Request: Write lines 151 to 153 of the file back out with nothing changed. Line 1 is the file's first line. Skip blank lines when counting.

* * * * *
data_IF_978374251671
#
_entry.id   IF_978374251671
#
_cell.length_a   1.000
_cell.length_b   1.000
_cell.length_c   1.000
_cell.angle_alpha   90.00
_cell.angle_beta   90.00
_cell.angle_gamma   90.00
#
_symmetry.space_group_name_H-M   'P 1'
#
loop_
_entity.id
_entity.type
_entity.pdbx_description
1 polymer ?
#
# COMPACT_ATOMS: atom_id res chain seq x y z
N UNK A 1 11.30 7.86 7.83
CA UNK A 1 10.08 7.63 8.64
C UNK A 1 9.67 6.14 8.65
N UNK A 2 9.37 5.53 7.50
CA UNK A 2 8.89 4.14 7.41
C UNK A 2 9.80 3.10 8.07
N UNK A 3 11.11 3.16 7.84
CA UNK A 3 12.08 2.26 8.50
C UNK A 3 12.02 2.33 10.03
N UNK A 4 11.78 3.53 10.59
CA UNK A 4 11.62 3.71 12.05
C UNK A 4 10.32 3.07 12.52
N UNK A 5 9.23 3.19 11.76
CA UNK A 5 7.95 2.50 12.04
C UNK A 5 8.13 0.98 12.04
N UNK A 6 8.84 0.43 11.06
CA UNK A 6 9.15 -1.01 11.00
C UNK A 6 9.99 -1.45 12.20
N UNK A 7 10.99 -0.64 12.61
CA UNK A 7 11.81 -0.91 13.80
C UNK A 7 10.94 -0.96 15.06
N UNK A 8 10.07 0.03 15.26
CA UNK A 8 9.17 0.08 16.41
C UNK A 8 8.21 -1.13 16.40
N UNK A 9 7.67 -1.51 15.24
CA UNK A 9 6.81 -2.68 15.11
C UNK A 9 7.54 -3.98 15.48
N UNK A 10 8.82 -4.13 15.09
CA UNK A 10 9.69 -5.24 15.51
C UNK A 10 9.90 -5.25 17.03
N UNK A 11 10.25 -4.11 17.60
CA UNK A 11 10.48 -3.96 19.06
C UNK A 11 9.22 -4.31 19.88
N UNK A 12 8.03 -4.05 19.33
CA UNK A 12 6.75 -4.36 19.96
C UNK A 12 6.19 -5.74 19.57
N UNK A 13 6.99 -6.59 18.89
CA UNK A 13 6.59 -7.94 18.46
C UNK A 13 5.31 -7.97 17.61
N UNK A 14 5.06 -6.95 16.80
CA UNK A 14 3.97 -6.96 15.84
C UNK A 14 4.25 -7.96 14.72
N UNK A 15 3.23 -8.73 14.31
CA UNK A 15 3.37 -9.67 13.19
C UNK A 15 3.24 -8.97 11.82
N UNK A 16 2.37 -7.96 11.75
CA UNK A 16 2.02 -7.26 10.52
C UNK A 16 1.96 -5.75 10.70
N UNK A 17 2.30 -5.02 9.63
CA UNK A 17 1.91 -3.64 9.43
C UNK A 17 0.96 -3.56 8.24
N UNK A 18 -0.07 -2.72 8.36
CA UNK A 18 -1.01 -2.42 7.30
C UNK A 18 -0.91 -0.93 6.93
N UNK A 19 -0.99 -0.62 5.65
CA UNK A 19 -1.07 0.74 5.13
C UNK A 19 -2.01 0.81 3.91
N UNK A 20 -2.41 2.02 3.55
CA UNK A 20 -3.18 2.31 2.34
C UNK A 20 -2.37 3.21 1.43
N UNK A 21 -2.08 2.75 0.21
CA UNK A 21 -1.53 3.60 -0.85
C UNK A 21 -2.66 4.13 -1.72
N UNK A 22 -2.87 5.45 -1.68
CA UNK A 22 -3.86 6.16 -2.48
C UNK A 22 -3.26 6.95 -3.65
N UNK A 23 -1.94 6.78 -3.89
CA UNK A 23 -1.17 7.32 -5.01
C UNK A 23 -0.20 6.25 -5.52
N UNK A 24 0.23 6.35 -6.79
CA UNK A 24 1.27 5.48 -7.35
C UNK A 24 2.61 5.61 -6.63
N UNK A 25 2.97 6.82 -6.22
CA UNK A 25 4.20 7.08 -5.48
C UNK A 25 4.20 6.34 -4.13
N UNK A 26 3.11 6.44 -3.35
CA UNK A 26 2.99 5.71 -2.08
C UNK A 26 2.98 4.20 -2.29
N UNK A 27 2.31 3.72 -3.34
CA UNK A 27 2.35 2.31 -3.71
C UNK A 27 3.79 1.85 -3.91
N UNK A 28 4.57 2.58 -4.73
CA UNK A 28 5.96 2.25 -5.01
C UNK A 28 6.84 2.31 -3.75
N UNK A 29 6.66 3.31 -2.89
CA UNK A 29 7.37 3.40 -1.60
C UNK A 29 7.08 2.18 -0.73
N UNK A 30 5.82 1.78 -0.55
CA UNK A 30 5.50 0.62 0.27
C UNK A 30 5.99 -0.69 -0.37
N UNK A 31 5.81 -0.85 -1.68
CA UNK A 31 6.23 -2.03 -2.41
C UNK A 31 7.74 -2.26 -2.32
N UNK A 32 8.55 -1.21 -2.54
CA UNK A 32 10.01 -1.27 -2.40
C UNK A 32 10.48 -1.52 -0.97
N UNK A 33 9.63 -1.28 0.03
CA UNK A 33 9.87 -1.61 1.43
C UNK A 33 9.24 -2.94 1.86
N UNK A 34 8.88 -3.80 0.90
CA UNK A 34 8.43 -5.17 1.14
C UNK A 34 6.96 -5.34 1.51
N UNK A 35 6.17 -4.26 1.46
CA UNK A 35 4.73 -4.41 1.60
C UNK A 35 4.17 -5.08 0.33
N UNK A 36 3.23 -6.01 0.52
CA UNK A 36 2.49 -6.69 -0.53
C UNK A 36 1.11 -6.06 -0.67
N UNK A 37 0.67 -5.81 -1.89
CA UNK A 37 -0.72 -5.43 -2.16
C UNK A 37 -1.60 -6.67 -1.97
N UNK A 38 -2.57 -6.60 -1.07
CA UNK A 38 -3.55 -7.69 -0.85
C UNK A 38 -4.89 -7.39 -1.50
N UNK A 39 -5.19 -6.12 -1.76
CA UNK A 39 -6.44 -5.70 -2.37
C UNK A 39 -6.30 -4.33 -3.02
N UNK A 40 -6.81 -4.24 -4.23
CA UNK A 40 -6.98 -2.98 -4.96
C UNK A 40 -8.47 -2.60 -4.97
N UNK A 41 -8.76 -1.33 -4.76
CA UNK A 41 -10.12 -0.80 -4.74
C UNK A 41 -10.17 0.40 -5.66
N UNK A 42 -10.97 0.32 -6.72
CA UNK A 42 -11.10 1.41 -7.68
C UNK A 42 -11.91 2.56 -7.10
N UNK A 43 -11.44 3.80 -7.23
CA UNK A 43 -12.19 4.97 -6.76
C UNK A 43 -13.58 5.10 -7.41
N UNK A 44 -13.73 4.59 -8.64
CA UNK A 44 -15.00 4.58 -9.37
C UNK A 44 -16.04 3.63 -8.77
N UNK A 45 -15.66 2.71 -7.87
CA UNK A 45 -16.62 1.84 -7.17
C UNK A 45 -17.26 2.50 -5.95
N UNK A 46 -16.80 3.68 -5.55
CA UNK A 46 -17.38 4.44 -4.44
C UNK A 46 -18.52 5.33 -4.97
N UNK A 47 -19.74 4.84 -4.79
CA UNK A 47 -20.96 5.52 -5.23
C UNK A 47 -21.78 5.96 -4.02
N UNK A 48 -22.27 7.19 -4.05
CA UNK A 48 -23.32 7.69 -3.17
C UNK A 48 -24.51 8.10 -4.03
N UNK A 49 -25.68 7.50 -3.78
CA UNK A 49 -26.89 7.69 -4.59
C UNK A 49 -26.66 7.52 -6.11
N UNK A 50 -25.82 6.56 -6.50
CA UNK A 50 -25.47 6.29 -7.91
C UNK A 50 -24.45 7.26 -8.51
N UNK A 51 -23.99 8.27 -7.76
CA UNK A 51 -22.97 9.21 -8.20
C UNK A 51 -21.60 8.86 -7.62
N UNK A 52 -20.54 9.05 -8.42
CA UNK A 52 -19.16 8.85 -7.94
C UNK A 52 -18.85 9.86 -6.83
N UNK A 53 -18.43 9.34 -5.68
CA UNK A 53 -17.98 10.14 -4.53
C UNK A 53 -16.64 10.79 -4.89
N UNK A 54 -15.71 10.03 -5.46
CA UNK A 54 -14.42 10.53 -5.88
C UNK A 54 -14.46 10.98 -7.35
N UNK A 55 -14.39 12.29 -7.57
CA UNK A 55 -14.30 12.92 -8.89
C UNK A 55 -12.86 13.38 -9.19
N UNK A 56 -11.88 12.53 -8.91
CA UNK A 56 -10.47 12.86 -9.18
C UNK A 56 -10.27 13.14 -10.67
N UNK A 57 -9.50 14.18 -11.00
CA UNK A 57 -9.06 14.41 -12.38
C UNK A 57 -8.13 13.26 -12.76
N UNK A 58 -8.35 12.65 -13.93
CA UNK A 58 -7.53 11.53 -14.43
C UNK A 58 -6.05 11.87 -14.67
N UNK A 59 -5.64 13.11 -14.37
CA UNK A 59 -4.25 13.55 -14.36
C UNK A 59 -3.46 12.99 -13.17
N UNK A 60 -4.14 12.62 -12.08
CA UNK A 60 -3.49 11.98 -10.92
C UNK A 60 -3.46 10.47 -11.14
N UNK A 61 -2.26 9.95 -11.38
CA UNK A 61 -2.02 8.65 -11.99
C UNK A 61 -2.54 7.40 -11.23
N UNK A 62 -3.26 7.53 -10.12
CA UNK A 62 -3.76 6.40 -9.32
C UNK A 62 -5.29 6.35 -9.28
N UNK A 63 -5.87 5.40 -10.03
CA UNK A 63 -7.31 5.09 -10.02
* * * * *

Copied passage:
CA UNK A 44 -15.00 4.58 -9.37
C UNK A 44 -16.04 3.63 -8.77
N UNK A 45 -15.66 2.71 -7.87